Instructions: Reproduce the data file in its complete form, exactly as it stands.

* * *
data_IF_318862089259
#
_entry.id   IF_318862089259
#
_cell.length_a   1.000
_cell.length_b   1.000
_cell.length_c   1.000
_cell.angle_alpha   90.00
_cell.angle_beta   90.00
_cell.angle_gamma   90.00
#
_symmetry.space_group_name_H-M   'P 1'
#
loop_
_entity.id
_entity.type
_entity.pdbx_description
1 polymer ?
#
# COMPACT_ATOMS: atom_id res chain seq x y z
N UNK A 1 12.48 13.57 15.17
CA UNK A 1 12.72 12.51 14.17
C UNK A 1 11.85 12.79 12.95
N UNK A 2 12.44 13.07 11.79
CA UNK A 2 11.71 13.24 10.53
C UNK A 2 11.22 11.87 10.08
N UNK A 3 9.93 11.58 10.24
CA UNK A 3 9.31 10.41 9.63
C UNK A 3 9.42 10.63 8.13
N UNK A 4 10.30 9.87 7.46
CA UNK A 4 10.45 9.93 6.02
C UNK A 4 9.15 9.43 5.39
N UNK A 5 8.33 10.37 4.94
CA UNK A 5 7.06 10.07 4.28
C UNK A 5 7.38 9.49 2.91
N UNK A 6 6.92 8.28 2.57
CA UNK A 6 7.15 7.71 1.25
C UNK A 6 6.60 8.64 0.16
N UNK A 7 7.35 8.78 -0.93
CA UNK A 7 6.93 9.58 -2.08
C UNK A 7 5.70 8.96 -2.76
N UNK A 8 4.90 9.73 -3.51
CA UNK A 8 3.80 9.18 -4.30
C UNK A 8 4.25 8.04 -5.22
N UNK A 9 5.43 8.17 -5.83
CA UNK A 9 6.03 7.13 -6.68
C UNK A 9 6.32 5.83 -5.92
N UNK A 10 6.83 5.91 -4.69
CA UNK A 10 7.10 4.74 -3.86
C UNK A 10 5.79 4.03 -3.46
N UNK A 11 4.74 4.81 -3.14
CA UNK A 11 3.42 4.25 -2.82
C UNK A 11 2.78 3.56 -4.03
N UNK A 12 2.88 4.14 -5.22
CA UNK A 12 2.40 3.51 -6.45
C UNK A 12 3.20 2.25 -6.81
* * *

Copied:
data_IF_318862089259
#
_entry.id   IF_318862089259
#
_cell.length_a   1.000
_cell.length_b   1.000
_cell.length_c   1.000
_cell.angle_alpha   90.00
_cell.angle_beta   90.00
_cell.angle_gamma   90.00
#
_symmetry.space_group_name_H-M   'P 1'
#
loop_
_entity.id
_entity.type
_entity.pdbx_description
1 polymer ?
#
# COMPACT_ATOMS: atom_id res chain seq x y z
N UNK A 1 12.48 13.57 15.17
CA UNK A 1 12.72 12.51 14.17
C UNK A 1 11.85 12.79 12.95
N UNK A 2 12.44 13.07 11.79
CA UNK A 2 11.71 13.24 10.53
C UNK A 2 11.22 11.87 10.08
N UNK A 3 9.93 11.58 10.24
CA UNK A 3 9.31 10.41 9.63
C UNK A 3 9.42 10.63 8.13
N UNK A 4 10.30 9.87 7.46
CA UNK A 4 10.45 9.93 6.02
C UNK A 4 9.15 9.43 5.39
N UNK A 5 8.33 10.37 4.94
CA UNK A 5 7.06 10.07 4.28
C UNK A 5 7.38 9.49 2.91
N UNK A 6 6.92 8.28 2.57
CA UNK A 6 7.15 7.71 1.25
C UNK A 6 6.60 8.64 0.16
N UNK A 7 7.35 8.78 -0.93
CA UNK A 7 6.93 9.58 -2.08
C UNK A 7 5.70 8.96 -2.76
N UNK A 8 4.90 9.73 -3.51
CA UNK A 8 3.80 9.18 -4.30
C UNK A 8 4.25 8.04 -5.22
N UNK A 9 5.43 8.17 -5.83
CA UNK A 9 6.03 7.13 -6.68
C UNK A 9 6.32 5.83 -5.92
N UNK A 10 6.83 5.91 -4.69
CA UNK A 10 7.10 4.74 -3.86
C UNK A 10 5.79 4.03 -3.46
N UNK A 11 4.74 4.81 -3.14
CA UNK A 11 3.42 4.25 -2.82
C UNK A 11 2.78 3.56 -4.03
N UNK A 12 2.88 4.14 -5.22
CA UNK A 12 2.40 3.51 -6.45
C UNK A 12 3.20 2.25 -6.81